809106IPS0010.1177/0192512118809106International Political Science ReviewKnutsen and Rasmussen
Knutsen and Rasmussen 239
proportional representation (PR), even resourceful rural groups may have to settle for post-elec-
toral bargaining with urban groups, regarding new welfare legislation. In brief, pre-coalition bar-
gaining in majoritarian systems enables rural groups to more effectively veto policies and maintain
the status quo (limited welfare state) than post-election bargaining under PR. Moreover, stronger
over-representation of rural groups in many majoritarian systems with high malapportionment
further increases the influence of rural groups. Admittedly, this stylized argument masks nuances
in electoral system design and heterogeneous actors subsumed under the heading of ‘rural groups’.
Despite this, we find surprisingly clear patterns in the data, in line with this argument.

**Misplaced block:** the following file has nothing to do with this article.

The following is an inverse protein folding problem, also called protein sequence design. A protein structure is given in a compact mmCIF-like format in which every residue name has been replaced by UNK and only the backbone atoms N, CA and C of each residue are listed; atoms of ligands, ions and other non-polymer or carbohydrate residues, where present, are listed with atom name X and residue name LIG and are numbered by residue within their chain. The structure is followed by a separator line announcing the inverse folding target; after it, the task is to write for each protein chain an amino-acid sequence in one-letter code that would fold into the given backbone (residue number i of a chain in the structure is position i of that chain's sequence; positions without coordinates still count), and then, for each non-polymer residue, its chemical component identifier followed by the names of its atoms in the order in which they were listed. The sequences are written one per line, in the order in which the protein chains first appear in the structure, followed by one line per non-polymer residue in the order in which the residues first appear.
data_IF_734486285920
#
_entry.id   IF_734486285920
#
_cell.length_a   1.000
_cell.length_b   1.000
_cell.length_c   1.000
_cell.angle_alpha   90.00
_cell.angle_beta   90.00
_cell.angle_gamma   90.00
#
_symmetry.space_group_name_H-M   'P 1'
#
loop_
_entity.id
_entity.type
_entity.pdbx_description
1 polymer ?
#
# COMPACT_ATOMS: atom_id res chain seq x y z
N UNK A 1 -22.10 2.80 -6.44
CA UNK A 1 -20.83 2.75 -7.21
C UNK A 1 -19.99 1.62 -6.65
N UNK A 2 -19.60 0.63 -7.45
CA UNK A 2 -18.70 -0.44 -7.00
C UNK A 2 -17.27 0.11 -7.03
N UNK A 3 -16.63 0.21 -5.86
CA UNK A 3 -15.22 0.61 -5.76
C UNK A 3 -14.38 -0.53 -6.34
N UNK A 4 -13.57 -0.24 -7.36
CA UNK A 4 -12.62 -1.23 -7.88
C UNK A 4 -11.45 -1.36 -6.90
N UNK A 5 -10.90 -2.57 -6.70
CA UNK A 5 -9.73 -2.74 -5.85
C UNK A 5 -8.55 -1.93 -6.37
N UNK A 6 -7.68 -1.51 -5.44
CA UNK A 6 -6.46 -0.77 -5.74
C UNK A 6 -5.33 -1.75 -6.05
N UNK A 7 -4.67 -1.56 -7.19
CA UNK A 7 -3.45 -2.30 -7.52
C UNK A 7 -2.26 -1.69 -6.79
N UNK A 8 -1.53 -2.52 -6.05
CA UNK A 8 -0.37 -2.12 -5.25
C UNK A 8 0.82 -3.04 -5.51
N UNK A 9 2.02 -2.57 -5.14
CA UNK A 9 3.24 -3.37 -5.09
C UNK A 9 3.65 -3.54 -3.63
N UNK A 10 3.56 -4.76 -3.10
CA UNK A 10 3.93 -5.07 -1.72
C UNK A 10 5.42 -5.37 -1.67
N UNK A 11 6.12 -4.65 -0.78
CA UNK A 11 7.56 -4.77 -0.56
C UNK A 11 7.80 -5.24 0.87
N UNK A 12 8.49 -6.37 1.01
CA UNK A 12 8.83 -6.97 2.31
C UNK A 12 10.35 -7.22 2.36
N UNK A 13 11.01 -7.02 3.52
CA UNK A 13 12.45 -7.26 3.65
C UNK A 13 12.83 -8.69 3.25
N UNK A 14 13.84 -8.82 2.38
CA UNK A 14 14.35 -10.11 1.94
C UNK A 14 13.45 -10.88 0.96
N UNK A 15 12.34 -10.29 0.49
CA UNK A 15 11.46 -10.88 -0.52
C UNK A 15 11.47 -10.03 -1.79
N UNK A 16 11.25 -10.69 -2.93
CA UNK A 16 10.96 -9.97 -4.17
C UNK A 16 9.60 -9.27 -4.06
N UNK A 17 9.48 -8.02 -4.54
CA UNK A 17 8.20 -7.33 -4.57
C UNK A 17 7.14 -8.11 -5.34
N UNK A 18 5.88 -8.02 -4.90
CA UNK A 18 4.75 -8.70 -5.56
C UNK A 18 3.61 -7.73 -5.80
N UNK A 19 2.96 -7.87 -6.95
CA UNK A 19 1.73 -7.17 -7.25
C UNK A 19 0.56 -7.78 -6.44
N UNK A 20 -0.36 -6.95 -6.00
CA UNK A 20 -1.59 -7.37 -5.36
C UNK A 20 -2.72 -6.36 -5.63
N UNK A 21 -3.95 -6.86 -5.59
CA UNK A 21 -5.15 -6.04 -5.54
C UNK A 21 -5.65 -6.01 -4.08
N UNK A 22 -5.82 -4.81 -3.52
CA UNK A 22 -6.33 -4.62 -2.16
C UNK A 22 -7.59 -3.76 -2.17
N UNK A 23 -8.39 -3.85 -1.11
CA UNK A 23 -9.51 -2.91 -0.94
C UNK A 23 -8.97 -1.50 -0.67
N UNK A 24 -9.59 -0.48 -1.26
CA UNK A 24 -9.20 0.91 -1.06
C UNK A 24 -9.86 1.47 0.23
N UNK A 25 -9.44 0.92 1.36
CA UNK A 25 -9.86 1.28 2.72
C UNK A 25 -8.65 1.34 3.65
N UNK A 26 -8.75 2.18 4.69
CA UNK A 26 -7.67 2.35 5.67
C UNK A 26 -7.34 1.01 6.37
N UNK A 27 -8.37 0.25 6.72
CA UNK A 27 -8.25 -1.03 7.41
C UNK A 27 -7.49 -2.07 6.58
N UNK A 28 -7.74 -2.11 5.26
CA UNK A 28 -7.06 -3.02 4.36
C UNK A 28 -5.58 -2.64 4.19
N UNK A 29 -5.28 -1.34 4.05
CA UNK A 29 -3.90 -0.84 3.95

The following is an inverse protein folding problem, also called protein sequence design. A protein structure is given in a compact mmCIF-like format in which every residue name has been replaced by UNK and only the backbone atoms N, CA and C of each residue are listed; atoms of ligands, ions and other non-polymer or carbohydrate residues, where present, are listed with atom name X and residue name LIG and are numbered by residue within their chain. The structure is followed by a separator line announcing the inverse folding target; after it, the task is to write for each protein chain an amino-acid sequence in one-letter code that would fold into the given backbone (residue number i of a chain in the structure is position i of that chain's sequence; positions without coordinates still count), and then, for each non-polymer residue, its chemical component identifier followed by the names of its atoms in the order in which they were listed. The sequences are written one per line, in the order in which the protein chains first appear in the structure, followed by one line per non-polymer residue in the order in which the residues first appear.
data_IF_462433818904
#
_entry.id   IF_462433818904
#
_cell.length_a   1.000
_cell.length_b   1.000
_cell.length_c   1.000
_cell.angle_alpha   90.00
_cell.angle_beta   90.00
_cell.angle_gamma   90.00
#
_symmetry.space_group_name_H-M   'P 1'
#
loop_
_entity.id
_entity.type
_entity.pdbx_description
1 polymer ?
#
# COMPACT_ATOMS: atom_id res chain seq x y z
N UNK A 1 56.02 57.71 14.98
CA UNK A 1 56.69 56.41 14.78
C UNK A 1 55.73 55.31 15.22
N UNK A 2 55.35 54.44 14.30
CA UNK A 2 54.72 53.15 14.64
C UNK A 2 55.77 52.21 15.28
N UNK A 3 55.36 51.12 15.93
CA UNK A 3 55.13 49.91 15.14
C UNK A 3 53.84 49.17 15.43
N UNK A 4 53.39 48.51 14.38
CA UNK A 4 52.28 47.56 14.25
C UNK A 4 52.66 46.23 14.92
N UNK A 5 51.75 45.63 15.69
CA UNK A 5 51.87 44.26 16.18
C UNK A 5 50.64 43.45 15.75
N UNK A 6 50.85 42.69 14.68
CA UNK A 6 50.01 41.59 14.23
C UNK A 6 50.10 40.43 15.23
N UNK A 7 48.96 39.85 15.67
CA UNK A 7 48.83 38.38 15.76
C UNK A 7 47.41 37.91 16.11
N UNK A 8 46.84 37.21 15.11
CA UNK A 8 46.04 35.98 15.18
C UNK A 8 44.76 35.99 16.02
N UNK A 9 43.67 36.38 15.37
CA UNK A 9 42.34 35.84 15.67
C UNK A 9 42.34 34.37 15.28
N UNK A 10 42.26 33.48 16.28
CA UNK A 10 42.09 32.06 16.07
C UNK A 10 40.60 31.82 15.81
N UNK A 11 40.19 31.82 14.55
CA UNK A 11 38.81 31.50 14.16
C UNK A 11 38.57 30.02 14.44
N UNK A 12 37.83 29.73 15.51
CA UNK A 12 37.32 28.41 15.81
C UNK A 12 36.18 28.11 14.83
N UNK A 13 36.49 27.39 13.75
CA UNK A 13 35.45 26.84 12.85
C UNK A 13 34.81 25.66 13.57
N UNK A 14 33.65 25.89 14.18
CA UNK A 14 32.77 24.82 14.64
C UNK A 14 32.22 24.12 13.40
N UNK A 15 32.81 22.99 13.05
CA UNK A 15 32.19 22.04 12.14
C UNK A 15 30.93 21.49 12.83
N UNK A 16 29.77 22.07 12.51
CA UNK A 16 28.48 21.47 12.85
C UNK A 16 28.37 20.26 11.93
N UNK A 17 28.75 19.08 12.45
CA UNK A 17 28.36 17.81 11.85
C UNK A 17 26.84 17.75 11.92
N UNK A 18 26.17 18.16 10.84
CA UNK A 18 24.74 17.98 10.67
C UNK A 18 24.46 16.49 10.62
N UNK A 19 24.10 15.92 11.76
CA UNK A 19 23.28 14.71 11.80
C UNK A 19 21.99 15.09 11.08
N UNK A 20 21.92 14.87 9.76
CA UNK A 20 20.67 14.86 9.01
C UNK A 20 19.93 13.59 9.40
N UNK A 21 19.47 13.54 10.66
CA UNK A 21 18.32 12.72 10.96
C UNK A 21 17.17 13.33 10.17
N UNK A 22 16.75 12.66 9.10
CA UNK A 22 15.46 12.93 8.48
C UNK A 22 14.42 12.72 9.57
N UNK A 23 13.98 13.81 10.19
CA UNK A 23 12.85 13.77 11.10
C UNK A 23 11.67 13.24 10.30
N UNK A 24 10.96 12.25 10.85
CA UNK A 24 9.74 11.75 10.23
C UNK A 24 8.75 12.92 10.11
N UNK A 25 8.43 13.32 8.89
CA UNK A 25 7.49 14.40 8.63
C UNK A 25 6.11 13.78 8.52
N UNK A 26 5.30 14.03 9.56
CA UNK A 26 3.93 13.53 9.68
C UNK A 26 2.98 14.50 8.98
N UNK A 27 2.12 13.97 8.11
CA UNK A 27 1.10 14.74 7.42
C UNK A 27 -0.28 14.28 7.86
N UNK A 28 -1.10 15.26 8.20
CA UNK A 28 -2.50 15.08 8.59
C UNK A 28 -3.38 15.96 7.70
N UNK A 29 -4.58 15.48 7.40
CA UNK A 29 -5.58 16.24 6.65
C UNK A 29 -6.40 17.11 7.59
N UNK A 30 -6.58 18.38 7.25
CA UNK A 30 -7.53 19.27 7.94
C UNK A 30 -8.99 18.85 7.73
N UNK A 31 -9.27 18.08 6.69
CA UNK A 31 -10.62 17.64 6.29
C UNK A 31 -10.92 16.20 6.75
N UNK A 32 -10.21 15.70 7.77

Before proceeding, we make two clarifications. First, our argument, following in the tradition
of Flora and Horkheimer (1981), pertains to the likelihood of introducing national-level welfare
legislation in key areas of risk. Hence, our notion of welfare state extension is broad, considering
the existence or non-existence of major programs. We do not directly engage with how the interac-
tion between resourceful rural groups and the electoral system influences the specific make-up and
evolution of welfare programs (e.g. Esping-Andersen, 1990). Hence, we do not address the expan-
sion or retrenchment of welfare services or spending in countries that already have major, national
programs in place.1
Second, we must clarify the relevance, and limitations, of our notion of ‘rural groups’. This defi-
nition encompasses (quite distinct and heterogeneous categories of) citizens located in rural areas.
While families in rural areas are predominantly tied to some form of agricultural production—
indeed, given their strong correspondence in most countries, we use the terms ‘rural groups’ and
‘agrarian groups’ interchangeably—our definition still covers elites, such as landlords; the middle
classes, such as family farmers; and poor peasants. Admittedly, these different sub-groups often hold
quite distinct preferences over issues such as taxation or landholding. Still, one commonality is their